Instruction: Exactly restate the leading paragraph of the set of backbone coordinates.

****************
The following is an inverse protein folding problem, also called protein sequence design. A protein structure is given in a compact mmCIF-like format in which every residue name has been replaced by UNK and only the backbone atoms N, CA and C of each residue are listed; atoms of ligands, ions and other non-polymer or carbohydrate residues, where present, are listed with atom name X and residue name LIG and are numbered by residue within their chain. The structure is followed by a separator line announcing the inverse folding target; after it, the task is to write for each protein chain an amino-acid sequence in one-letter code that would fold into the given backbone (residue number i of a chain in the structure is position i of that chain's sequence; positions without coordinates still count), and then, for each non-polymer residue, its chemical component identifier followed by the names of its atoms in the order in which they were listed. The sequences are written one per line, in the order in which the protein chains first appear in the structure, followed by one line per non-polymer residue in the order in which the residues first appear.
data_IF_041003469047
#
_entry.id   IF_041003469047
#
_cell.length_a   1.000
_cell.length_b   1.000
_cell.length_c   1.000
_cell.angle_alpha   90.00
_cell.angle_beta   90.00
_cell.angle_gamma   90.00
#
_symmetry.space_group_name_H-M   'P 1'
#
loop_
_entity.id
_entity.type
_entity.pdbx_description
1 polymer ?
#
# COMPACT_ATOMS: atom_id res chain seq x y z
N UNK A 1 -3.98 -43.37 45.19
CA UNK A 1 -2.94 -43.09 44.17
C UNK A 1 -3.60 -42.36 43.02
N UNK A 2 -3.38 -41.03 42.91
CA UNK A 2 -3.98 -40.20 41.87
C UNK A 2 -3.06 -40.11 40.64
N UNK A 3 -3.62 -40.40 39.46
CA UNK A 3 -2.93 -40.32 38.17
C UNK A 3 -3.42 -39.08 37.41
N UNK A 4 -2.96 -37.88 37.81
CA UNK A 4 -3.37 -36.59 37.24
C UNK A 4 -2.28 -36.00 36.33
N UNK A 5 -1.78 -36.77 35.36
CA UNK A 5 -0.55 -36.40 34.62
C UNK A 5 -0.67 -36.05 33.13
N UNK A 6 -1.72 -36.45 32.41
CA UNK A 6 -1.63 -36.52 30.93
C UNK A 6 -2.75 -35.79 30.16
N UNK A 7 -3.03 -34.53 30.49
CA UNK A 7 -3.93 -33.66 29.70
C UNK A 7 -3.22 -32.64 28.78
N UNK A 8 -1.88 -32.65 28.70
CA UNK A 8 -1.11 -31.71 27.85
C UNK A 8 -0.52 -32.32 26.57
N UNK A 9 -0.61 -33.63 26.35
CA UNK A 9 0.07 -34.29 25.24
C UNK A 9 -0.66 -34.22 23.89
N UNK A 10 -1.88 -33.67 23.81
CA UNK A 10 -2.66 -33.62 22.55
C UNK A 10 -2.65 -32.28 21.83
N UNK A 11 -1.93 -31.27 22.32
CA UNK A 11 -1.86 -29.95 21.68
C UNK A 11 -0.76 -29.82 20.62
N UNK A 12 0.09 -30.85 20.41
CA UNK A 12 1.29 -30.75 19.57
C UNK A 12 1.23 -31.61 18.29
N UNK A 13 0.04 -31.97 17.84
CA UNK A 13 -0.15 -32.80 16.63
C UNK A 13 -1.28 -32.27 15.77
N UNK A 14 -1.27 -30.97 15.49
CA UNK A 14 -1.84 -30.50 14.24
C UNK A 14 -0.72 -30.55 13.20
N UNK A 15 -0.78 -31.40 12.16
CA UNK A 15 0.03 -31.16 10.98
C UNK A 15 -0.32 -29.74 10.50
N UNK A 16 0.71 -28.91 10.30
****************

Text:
The following is an inverse protein folding problem, also called protein sequence design. A protein structure is given in a compact mmCIF-like format in which every residue name has been replaced by UNK and only the backbone atoms N, CA and C of each residue are listed; atoms of ligands, ions and other non-polymer or carbohydrate residues, where present, are listed with atom name X and residue name LIG and are numbered by residue within their chain. The structure is followed by a separator line announcing the inverse folding target; after it, the task is to write for each protein chain an amino-acid sequence in one-letter code that would fold into the given backbone (residue number i of a chain in the structure is position i of that chain's sequence; positions without coordinates still count), and then, for each non-polymer residue, its chemical component identifier followed by the names of its atoms in the order in which they were listed. The sequences are written one per line, in the order in which the protein chains first appear in the structure, followed by one line per non-polymer residue in the order in which the residues first appear.